sat 20/07/2024

Same Team, Traverse Theatre Edinburgh review - shamelessly unseasonal Christmas cheer | reviews, news & interviews

Same Team, Traverse Theatre Edinburgh review - shamelessly unseasonal Christmas cheer

Same Team, Traverse Theatre Edinburgh review - shamelessly unseasonal Christmas cheer

Grit, authenticity and raucous comedy in a five-woman soccer show

(l-r) Kim Allan, Hiftu Quasem, Louise Ludgate, Hannah Jarrett-Scott and Chloe-Ann Tylor: community in the face of adversityTommy Ga-Ken Wan

You can keep your Cinderellas, your Aladdins, your wannabe Lord Mayors of London. The way forward with Christmas shows is clearly women’s football – more specifically, a Scottish five-a-side team that competes in the Homeless World Cup.

You’ve got to hand it to Edinburgh’s Traverse Theatre for the sheer audacity of presenting such a shamelessly un-Christmassy show as its… er… Christmas show. In fact, there’s plenty about Same Team – its sometimes distressing details of abuse, neglect and deprivation, for example, but also its gloriously rich lexicon of profanities – that makes is decidedly unsuitable for the very young. That said, there were plenty of enthusiastic teens the night I went. But for all that, Same Team’s feeling of warmth, compassion and understanding in the face of adversity makes it an ideal – if, okay, somewhat unusual – show for Christmas.

And it tells a neat and naturally theatrical story, too, with a first half covering selection of the five-strong squad and intensive training, and the all-important second half relocating us to Milan for the competition itself. Throughout, however, the histories of the five women involved are gently revealed. Like middle-aged, middle-class Lorraine, left homeless and rudderless when her long-term partner trades her in for a younger model. Or youngster Noor, caring alone for her ailing grandfather. Or captain Jo, drilling team values into this disparate rabble, but fighting demons of her own. It’s to writers Robbie Gordon and Jack Nurse’s immense credit that they’ve woven together the football storyline and backstory exposition so sensitively, but also so persuasively.

What’s even more impressive, though, is the fact that they’ve based their show on real-life stories, embedding themselves within Street Soccer Scotland’s Change Centre in Dundee, and working closely with its players to tell their tales. Same Team isn’t a verbatim show, exactly, though the fact that the plot is clearly based around real women’s lives brings an added sense of urgency and poignancy to the production.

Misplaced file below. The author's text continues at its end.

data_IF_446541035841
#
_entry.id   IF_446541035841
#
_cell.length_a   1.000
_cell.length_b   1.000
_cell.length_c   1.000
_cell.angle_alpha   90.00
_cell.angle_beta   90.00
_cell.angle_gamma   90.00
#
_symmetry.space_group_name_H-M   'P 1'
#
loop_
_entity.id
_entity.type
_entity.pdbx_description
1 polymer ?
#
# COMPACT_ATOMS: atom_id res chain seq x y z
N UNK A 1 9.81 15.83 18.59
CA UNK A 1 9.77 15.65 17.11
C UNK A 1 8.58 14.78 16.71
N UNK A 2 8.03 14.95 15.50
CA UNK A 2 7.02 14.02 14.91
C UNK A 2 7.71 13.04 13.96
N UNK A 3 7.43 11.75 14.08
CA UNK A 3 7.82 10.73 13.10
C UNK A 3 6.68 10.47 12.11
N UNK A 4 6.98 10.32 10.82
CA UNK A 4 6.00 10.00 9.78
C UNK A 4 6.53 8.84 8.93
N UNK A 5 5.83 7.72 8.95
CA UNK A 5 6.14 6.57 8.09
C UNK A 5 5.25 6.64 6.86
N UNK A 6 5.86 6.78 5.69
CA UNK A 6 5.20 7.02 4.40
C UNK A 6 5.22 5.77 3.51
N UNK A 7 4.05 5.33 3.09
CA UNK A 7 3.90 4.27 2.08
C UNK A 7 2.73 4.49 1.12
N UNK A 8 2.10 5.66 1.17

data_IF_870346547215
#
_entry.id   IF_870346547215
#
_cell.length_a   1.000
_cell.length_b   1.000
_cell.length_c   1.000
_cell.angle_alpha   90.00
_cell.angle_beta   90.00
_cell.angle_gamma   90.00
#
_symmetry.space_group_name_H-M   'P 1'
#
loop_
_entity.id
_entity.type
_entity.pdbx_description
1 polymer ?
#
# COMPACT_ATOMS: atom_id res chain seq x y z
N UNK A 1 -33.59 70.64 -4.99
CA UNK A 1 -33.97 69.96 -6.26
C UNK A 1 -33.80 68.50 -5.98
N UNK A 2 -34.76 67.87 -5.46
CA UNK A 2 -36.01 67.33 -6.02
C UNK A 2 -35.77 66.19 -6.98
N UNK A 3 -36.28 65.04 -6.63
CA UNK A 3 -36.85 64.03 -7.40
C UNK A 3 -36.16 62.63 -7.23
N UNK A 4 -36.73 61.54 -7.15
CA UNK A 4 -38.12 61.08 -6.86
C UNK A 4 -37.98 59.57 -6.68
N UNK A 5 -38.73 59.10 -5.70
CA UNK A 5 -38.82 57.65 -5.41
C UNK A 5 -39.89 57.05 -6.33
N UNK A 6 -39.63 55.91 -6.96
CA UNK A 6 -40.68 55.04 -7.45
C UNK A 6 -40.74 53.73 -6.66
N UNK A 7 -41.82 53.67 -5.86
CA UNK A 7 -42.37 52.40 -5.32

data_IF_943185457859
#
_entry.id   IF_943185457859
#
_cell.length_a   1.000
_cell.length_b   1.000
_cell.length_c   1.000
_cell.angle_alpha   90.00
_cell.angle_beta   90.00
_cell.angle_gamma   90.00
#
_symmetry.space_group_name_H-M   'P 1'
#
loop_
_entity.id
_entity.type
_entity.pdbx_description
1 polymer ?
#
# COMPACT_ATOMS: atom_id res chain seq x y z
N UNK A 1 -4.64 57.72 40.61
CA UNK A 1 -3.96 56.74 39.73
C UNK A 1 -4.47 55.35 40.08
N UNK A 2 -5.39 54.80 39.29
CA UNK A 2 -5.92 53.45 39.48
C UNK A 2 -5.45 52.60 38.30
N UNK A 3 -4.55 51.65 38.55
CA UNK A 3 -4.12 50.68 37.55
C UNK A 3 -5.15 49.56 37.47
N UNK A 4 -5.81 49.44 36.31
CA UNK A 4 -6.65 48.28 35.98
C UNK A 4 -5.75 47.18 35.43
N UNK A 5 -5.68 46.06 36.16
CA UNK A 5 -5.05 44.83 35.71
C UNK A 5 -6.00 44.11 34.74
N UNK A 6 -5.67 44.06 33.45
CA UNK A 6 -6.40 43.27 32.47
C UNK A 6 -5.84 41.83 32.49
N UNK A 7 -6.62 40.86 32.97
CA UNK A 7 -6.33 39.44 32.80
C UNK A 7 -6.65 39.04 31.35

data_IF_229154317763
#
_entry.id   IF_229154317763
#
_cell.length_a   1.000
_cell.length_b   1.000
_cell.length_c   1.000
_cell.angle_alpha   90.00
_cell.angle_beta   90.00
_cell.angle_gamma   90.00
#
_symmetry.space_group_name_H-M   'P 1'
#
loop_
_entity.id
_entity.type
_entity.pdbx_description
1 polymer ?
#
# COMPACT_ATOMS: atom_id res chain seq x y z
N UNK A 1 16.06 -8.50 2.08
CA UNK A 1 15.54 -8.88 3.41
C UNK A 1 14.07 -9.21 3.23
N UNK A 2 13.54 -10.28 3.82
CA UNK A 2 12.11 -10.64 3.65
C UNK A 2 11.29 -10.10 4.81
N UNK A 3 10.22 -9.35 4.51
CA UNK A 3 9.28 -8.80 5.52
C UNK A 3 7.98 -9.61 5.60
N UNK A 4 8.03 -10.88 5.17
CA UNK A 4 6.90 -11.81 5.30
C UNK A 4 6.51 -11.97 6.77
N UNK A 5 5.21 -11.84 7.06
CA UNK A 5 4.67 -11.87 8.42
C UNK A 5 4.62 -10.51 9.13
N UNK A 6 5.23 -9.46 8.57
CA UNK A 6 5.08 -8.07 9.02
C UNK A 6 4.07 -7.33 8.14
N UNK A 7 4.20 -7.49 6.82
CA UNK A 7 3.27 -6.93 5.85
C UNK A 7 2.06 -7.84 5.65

Same TeamAnd it’s really quite a show, bristling with as much edge-of-your-seat energy as a live football match: it’s no wonder that when the audience is goaded to get involved, it happily obliges. Chloe-Anne Tylor commands the stage as a swaggering Jo, yet captures a sense of needy vulnerability too. Hiftu Quasem heartbreakingly brings out Noor’s faltering hope and optimism, while Kim Allan is worry personified as mother-of-two, barely-getting-by Sammy, and Louise Ludgate combines haughty and humble as bewildered Lorraine. Special mention, though, to Hannah Jarrett-Scott (pictured above, standing above Kim Allan), who prowls around as feral, volatile and snort-inducingly funny The B (Bethany to her mates), recently released from inside, and simmering with fury and hurt, as well as some killer one-liners.

At getting on for an interval-less two hours, the show nonetheless whizzes by under Bryony Shanahan’s swift, fluent direction, which shines a piercing light on moments of particular poignancy, and even manages to make five-person football commentary – with microphones, movement and more – as vivid as a real-life match, without a ball ever making it onto the stage. Special mention, too, to Lizzie Powell’s powerful lighting design, which, with its banks of LEDs on three sides of the action, almost becomes a character in itself.

Same Team is a timely seasonal reminder of the traumas and challenges happening all around us, but also a celebration of fellowship, resilience and determination. Most of all, though, of hope. And in those terms, despite its unusual subject matter, it feels just right for a Christmas offering. But don’t be surprised if it crops up again well away from the festive season.

It’s quite a show, bristling with as much edge-of-your-seat energy as a live football match


Editor Rating: 
Average: 4 (1 vote)

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Please make amendments as Neshla Caplan is not pictured above or in the show. It is Kim Allan now playing the part

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